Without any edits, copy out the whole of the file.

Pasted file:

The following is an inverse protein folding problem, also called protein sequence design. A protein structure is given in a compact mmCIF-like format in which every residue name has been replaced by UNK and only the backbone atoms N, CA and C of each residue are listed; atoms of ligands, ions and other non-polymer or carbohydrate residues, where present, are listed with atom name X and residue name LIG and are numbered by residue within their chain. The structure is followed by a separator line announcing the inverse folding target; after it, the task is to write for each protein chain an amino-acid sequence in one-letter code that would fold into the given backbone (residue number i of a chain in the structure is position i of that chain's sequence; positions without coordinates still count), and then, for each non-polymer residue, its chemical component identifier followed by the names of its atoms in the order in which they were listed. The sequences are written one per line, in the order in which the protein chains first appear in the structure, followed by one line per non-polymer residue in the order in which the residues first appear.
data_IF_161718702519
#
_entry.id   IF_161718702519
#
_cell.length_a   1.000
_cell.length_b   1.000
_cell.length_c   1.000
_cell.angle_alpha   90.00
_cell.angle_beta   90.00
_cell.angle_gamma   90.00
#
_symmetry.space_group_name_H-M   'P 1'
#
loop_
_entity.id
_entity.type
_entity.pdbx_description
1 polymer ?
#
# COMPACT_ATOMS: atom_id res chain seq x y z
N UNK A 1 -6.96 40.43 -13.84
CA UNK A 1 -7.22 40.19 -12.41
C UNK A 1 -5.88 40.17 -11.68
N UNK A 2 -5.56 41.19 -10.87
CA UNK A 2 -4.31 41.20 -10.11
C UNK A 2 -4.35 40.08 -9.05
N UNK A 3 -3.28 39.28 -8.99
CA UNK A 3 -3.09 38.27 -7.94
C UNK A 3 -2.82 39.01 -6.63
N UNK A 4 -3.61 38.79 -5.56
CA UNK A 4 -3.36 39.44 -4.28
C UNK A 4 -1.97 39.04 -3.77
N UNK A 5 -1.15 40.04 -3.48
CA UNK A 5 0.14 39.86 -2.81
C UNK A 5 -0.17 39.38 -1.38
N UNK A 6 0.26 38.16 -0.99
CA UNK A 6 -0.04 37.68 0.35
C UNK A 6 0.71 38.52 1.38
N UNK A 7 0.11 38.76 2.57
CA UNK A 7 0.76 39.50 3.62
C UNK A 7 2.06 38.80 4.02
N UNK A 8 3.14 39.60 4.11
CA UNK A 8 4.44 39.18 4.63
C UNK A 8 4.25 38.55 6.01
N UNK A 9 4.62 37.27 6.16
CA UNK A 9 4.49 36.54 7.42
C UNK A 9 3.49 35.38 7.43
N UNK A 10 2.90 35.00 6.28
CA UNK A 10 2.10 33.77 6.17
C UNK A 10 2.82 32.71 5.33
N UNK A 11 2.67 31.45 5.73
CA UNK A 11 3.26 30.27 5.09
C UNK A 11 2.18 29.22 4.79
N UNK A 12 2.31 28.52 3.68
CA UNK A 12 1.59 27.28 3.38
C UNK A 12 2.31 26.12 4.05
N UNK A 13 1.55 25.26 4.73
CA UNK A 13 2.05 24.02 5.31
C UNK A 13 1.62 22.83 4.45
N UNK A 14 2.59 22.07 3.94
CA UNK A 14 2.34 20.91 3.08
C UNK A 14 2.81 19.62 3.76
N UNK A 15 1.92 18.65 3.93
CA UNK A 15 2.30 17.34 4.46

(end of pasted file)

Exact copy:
The following is an inverse protein folding problem, also called protein sequence design. A protein structure is given in a compact mmCIF-like format in which every residue name has been replaced by UNK and only the backbone atoms N, CA and C of each residue are listed; atoms of ligands, ions and other non-polymer or carbohydrate residues, where present, are listed with atom name X and residue name LIG and are numbered by residue within their chain. The structure is followed by a separator line announcing the inverse folding target; after it, the task is to write for each protein chain an amino-acid sequence in one-letter code that would fold into the given backbone (residue number i of a chain in the structure is position i of that chain's sequence; positions without coordinates still count), and then, for each non-polymer residue, its chemical component identifier followed by the names of its atoms in the order in which they were listed. The sequences are written one per line, in the order in which the protein chains first appear in the structure, followed by one line per non-polymer residue in the order in which the residues first appear.
data_IF_161718702519
#
_entry.id   IF_161718702519
#
_cell.length_a   1.000
_cell.length_b   1.000
_cell.length_c   1.000
_cell.angle_alpha   90.00
_cell.angle_beta   90.00
_cell.angle_gamma   90.00
#
_symmetry.space_group_name_H-M   'P 1'
#
loop_
_entity.id
_entity.type
_entity.pdbx_description
1 polymer ?
#
# COMPACT_ATOMS: atom_id res chain seq x y z
N UNK A 1 -6.96 40.43 -13.84
CA UNK A 1 -7.22 40.19 -12.41
C UNK A 1 -5.88 40.17 -11.68
N UNK A 2 -5.56 41.19 -10.87
CA UNK A 2 -4.31 41.20 -10.11
C UNK A 2 -4.35 40.08 -9.05
N UNK A 3 -3.28 39.28 -8.99
CA UNK A 3 -3.09 38.27 -7.94
C UNK A 3 -2.82 39.01 -6.63
N UNK A 4 -3.61 38.79 -5.56
CA UNK A 4 -3.36 39.44 -4.28
C UNK A 4 -1.97 39.04 -3.77
N UNK A 5 -1.15 40.04 -3.48
CA UNK A 5 0.14 39.86 -2.81
C UNK A 5 -0.17 39.38 -1.38
N UNK A 6 0.26 38.16 -0.99
CA UNK A 6 -0.04 37.68 0.35
C UNK A 6 0.71 38.52 1.38
N UNK A 7 0.11 38.76 2.57
CA UNK A 7 0.76 39.50 3.62
C UNK A 7 2.06 38.80 4.02
N UNK A 8 3.14 39.60 4.11
CA UNK A 8 4.44 39.18 4.63
C UNK A 8 4.25 38.55 6.01
N UNK A 9 4.62 37.27 6.16
CA UNK A 9 4.49 36.54 7.42
C UNK A 9 3.49 35.38 7.43
N UNK A 10 2.90 35.00 6.28
CA UNK A 10 2.10 33.77 6.17
C UNK A 10 2.82 32.71 5.33
N UNK A 11 2.67 31.45 5.73
CA UNK A 11 3.26 30.27 5.09
C UNK A 11 2.18 29.22 4.79
N UNK A 12 2.31 28.52 3.68
CA UNK A 12 1.59 27.28 3.38
C UNK A 12 2.31 26.12 4.05
N UNK A 13 1.55 25.26 4.73
CA UNK A 13 2.05 24.02 5.31
C UNK A 13 1.62 22.83 4.45
N UNK A 14 2.59 22.07 3.94
CA UNK A 14 2.34 20.91 3.08
C UNK A 14 2.81 19.62 3.76
N UNK A 15 1.92 18.65 3.93
CA UNK A 15 2.30 17.34 4.46